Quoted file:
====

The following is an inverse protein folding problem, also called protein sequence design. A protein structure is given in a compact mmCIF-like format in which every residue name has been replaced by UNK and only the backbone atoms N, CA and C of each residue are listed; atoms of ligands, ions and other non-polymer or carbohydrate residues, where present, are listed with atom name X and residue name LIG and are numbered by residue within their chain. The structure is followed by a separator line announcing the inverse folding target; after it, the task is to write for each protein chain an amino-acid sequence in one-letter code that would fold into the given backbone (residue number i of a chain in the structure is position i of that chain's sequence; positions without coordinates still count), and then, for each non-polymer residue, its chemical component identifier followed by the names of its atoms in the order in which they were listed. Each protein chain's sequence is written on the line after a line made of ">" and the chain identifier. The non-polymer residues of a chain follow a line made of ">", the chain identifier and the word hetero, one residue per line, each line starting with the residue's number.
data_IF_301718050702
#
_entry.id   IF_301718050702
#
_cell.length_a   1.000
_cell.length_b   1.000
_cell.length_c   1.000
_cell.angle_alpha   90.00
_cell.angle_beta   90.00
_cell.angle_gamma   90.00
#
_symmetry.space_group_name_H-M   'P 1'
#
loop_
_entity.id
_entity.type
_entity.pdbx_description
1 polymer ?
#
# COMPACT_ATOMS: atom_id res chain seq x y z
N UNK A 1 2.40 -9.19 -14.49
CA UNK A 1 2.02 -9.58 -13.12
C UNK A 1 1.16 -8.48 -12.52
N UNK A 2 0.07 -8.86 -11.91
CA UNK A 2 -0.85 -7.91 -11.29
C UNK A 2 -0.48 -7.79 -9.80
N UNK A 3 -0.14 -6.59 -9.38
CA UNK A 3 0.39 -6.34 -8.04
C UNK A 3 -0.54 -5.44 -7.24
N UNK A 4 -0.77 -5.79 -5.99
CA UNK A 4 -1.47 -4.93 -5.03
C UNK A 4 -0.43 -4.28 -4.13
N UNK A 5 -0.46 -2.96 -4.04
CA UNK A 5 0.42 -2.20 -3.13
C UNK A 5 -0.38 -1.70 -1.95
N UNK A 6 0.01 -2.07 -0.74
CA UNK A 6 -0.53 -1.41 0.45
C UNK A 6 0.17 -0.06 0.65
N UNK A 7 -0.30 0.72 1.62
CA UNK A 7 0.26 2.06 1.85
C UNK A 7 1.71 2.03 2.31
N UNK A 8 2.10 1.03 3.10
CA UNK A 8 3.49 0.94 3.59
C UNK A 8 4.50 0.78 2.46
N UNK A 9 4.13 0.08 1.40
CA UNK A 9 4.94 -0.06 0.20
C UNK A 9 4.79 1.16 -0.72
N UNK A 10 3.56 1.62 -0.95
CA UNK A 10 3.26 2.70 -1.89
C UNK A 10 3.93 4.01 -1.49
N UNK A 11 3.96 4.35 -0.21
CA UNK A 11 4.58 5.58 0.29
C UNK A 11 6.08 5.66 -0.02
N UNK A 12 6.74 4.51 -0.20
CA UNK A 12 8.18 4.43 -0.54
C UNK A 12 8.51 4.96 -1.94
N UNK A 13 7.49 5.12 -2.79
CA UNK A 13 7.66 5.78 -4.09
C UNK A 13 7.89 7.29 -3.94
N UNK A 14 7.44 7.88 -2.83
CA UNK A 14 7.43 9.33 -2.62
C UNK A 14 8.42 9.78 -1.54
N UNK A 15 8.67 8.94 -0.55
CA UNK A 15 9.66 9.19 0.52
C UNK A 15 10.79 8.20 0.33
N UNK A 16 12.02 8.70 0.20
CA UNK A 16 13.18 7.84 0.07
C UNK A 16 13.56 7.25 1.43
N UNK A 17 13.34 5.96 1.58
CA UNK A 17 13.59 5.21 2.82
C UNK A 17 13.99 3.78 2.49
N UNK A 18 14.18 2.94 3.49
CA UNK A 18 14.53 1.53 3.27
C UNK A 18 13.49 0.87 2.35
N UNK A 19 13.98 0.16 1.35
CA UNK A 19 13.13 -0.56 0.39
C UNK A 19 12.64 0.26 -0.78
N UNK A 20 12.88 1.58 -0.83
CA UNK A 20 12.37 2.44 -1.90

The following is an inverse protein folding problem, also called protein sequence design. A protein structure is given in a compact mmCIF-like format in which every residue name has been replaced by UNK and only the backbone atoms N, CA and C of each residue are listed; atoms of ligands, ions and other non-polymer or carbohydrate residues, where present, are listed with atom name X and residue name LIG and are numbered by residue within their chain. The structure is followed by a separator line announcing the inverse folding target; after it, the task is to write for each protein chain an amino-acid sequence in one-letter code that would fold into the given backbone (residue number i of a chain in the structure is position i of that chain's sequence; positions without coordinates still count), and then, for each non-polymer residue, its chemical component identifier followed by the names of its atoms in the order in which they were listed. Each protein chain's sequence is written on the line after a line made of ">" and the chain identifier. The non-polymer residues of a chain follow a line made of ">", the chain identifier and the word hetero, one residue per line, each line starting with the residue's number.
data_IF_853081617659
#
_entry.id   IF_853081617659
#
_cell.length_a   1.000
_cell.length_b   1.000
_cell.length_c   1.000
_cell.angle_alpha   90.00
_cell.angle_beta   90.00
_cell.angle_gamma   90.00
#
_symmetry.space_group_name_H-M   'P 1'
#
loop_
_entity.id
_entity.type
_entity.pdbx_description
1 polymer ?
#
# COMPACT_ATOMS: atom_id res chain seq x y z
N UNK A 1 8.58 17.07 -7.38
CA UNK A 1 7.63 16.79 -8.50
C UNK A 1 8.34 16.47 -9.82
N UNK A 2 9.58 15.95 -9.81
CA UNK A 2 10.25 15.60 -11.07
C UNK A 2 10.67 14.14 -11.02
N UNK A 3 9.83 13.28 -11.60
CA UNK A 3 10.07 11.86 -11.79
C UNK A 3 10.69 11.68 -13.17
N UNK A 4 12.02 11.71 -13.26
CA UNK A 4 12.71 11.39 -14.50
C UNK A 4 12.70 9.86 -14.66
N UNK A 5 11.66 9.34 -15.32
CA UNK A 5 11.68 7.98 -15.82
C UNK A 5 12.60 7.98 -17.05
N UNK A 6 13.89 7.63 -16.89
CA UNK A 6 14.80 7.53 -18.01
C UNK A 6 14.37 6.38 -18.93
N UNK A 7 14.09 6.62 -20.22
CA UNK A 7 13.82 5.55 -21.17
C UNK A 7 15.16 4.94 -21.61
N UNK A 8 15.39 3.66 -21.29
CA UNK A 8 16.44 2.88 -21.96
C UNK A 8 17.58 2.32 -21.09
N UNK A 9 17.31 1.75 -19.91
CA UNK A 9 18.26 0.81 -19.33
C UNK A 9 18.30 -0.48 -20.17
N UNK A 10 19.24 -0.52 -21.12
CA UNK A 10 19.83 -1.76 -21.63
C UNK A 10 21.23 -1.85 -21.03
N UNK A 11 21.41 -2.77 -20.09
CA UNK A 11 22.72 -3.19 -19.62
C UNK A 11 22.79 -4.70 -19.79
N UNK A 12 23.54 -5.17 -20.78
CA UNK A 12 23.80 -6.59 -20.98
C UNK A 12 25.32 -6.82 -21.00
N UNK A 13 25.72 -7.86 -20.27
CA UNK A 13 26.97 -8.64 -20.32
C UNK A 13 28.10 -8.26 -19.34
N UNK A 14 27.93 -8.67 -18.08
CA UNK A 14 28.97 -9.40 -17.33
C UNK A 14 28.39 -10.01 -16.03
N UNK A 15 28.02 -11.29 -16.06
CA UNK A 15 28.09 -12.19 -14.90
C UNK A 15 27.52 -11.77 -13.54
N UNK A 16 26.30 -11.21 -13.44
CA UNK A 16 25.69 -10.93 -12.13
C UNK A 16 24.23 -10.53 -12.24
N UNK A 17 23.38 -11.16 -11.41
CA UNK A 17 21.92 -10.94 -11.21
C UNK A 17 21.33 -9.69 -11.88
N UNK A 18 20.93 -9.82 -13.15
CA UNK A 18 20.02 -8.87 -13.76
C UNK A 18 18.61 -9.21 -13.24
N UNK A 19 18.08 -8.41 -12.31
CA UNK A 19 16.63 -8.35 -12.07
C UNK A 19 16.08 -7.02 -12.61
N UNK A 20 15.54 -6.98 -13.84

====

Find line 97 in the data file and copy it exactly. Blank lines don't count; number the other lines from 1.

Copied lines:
_entity.type